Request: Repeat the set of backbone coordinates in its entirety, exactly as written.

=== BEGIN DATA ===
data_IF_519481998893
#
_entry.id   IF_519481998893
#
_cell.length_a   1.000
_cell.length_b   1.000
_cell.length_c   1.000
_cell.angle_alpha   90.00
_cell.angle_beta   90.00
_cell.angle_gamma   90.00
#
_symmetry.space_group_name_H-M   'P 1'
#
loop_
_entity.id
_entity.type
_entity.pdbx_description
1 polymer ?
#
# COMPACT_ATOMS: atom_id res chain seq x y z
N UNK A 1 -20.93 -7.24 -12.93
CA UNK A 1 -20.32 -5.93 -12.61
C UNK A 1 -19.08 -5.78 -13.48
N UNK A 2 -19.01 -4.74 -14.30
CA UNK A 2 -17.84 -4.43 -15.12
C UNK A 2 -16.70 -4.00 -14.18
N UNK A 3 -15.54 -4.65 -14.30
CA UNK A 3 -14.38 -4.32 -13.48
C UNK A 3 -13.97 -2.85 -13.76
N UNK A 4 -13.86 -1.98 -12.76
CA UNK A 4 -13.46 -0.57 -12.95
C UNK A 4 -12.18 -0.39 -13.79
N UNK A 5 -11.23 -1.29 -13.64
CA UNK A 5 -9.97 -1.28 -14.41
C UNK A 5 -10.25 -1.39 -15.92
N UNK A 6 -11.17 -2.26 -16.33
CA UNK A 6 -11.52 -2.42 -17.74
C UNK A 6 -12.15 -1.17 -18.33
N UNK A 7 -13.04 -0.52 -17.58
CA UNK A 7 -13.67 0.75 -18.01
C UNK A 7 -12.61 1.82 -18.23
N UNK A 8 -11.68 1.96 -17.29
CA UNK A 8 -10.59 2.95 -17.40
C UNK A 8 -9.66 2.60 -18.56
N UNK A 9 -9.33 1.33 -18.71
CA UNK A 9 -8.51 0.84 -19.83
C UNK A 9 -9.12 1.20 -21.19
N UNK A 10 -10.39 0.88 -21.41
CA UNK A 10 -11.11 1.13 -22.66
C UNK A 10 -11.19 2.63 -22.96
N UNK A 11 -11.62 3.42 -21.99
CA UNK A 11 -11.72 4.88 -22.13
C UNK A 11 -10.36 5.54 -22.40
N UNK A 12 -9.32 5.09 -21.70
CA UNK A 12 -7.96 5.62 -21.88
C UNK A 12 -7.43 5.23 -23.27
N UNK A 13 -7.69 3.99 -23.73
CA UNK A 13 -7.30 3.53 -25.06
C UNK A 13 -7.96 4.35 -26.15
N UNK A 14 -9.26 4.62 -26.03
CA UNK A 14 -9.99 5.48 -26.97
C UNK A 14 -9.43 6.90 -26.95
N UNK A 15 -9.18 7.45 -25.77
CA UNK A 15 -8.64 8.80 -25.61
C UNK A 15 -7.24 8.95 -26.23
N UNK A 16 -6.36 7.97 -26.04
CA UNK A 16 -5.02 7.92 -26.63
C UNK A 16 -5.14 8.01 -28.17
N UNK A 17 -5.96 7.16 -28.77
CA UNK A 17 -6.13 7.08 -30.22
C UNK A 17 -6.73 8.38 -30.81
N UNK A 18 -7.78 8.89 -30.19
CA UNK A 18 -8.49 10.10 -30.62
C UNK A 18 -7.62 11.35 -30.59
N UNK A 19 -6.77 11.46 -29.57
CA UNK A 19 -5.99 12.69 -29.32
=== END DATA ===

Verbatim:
data_IF_519481998893
#
_entry.id   IF_519481998893
#
_cell.length_a   1.000
_cell.length_b   1.000
_cell.length_c   1.000
_cell.angle_alpha   90.00
_cell.angle_beta   90.00
_cell.angle_gamma   90.00
#
_symmetry.space_group_name_H-M   'P 1'
#
loop_
_entity.id
_entity.type
_entity.pdbx_description
1 polymer ?
#
# COMPACT_ATOMS: atom_id res chain seq x y z
N UNK A 1 -20.93 -7.24 -12.93
CA UNK A 1 -20.32 -5.93 -12.61
C UNK A 1 -19.08 -5.78 -13.48
N UNK A 2 -19.01 -4.74 -14.30
CA UNK A 2 -17.84 -4.43 -15.12
C UNK A 2 -16.70 -4.00 -14.18
N UNK A 3 -15.54 -4.65 -14.30
CA UNK A 3 -14.38 -4.32 -13.48
C UNK A 3 -13.97 -2.85 -13.76
N UNK A 4 -13.86 -1.98 -12.76
CA UNK A 4 -13.46 -0.57 -12.95
C UNK A 4 -12.18 -0.39 -13.79
N UNK A 5 -11.23 -1.29 -13.64
CA UNK A 5 -9.97 -1.28 -14.41
C UNK A 5 -10.25 -1.39 -15.92
N UNK A 6 -11.17 -2.26 -16.33
CA UNK A 6 -11.52 -2.42 -17.74
C UNK A 6 -12.15 -1.17 -18.33
N UNK A 7 -13.04 -0.52 -17.58
CA UNK A 7 -13.67 0.75 -18.01
C UNK A 7 -12.61 1.82 -18.23
N UNK A 8 -11.68 1.96 -17.29
CA UNK A 8 -10.59 2.95 -17.40
C UNK A 8 -9.66 2.60 -18.56
N UNK A 9 -9.33 1.33 -18.71
CA UNK A 9 -8.51 0.84 -19.83
C UNK A 9 -9.12 1.20 -21.19
N UNK A 10 -10.39 0.88 -21.41
CA UNK A 10 -11.11 1.13 -22.66
C UNK A 10 -11.19 2.63 -22.96
N UNK A 11 -11.62 3.42 -21.99
CA UNK A 11 -11.72 4.88 -22.13
C UNK A 11 -10.36 5.54 -22.40
N UNK A 12 -9.32 5.09 -21.70
CA UNK A 12 -7.96 5.62 -21.88
C UNK A 12 -7.43 5.23 -23.27
N UNK A 13 -7.69 3.99 -23.73
CA UNK A 13 -7.30 3.53 -25.06
C UNK A 13 -7.96 4.35 -26.15
N UNK A 14 -9.26 4.62 -26.03
CA UNK A 14 -9.99 5.48 -26.97
C UNK A 14 -9.43 6.90 -26.95
N UNK A 15 -9.18 7.45 -25.77
CA UNK A 15 -8.64 8.80 -25.61
C UNK A 15 -7.24 8.95 -26.23
N UNK A 16 -6.36 7.97 -26.04
CA UNK A 16 -5.02 7.92 -26.63
C UNK A 16 -5.14 8.01 -28.17
N UNK A 17 -5.96 7.16 -28.77
CA UNK A 17 -6.13 7.08 -30.22
C UNK A 17 -6.73 8.38 -30.81
N UNK A 18 -7.78 8.89 -30.19
CA UNK A 18 -8.49 10.10 -30.62
C UNK A 18 -7.62 11.35 -30.59
N UNK A 19 -6.77 11.46 -29.57
CA UNK A 19 -5.99 12.69 -29.32